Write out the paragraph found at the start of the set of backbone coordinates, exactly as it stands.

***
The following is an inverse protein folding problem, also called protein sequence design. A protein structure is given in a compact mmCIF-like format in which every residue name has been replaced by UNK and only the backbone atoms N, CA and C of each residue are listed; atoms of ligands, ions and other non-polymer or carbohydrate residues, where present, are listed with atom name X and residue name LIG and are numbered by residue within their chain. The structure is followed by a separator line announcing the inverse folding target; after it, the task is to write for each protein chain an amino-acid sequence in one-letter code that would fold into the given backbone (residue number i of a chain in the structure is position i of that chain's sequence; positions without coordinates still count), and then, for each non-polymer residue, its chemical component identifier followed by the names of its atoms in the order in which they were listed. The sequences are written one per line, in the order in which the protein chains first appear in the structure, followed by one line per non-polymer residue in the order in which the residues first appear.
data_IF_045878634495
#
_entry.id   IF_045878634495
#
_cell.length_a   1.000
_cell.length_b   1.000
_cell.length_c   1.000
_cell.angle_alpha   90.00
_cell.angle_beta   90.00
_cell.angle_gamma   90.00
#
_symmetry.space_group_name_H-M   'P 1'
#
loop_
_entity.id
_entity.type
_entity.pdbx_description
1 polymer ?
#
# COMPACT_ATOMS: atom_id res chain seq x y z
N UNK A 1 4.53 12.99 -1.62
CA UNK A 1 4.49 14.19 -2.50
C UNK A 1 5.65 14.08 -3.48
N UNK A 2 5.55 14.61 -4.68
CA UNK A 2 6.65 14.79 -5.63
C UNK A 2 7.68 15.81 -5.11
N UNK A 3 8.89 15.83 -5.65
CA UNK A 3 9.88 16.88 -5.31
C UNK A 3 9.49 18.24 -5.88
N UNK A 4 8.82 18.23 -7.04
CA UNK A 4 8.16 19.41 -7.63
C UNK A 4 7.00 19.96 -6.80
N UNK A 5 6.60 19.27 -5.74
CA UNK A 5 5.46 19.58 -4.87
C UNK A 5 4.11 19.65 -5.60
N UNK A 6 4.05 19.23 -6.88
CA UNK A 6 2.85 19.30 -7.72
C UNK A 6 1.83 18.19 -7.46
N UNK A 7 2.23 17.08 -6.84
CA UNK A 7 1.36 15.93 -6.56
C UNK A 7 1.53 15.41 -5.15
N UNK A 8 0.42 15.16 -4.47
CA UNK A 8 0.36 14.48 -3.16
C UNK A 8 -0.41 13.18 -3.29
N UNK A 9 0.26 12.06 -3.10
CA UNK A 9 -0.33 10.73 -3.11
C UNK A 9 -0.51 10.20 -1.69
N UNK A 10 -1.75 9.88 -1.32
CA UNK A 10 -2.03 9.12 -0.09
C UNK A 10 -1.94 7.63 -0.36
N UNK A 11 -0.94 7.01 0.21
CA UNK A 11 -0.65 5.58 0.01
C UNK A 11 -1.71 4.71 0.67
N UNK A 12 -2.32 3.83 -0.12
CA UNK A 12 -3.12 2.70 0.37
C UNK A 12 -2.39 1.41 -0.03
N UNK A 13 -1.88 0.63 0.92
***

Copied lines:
The following is an inverse protein folding problem, also called protein sequence design. A protein structure is given in a compact mmCIF-like format in which every residue name has been replaced by UNK and only the backbone atoms N, CA and C of each residue are listed; atoms of ligands, ions and other non-polymer or carbohydrate residues, where present, are listed with atom name X and residue name LIG and are numbered by residue within their chain. The structure is followed by a separator line announcing the inverse folding target; after it, the task is to write for each protein chain an amino-acid sequence in one-letter code that would fold into the given backbone (residue number i of a chain in the structure is position i of that chain's sequence; positions without coordinates still count), and then, for each non-polymer residue, its chemical component identifier followed by the names of its atoms in the order in which they were listed. The sequences are written one per line, in the order in which the protein chains first appear in the structure, followed by one line per non-polymer residue in the order in which the residues first appear.